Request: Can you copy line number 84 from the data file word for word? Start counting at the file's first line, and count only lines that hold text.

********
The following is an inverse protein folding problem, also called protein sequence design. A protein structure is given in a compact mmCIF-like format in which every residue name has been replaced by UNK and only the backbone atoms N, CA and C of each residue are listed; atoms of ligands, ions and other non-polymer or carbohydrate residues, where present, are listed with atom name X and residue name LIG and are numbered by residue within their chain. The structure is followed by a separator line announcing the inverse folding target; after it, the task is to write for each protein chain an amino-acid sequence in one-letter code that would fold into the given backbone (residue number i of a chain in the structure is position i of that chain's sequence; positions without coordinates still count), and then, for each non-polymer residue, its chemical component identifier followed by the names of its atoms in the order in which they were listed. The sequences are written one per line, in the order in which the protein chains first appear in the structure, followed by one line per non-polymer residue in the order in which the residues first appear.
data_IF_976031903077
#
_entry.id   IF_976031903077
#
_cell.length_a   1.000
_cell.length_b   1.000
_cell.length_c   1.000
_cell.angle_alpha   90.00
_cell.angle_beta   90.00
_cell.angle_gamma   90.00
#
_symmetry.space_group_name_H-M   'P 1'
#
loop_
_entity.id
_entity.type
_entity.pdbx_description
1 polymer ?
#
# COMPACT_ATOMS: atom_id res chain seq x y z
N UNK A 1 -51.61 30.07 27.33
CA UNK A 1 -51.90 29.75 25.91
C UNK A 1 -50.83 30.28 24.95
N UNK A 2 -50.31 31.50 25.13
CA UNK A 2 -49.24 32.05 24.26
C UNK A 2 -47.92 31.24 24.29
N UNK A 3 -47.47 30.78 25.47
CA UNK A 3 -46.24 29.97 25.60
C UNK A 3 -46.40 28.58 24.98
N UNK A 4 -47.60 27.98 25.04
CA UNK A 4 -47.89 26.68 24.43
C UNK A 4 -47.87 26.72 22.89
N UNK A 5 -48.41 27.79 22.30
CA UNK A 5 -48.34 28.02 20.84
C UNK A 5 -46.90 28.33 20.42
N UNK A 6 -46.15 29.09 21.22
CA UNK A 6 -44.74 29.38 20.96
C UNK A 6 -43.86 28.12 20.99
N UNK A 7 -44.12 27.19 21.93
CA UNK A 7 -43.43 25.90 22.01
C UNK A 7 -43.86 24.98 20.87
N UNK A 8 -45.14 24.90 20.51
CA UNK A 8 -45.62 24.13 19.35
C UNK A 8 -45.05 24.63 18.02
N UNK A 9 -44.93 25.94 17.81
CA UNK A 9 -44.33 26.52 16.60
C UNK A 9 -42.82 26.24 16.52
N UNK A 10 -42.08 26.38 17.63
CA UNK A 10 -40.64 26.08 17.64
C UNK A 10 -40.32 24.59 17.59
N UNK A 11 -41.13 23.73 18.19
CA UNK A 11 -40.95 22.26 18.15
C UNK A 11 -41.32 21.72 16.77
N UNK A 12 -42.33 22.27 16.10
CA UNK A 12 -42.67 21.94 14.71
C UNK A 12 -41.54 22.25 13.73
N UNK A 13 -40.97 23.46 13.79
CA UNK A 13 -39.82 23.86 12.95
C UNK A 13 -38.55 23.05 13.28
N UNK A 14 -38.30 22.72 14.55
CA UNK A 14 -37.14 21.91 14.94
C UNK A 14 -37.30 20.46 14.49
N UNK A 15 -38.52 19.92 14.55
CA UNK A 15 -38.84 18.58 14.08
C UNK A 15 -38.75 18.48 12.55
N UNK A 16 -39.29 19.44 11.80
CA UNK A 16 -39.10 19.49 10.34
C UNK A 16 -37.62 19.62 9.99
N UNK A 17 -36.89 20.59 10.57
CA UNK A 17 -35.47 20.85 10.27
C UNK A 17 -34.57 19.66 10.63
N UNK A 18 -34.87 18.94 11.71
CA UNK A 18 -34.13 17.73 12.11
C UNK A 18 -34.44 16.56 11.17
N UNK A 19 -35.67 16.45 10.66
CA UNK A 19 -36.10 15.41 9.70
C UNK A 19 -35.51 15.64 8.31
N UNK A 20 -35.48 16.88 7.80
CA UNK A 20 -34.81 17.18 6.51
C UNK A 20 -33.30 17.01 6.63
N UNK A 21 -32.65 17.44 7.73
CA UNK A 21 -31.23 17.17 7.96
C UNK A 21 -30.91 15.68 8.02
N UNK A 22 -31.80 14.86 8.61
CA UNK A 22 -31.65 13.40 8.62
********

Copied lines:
C UNK A 21 -30.91 15.68 8.02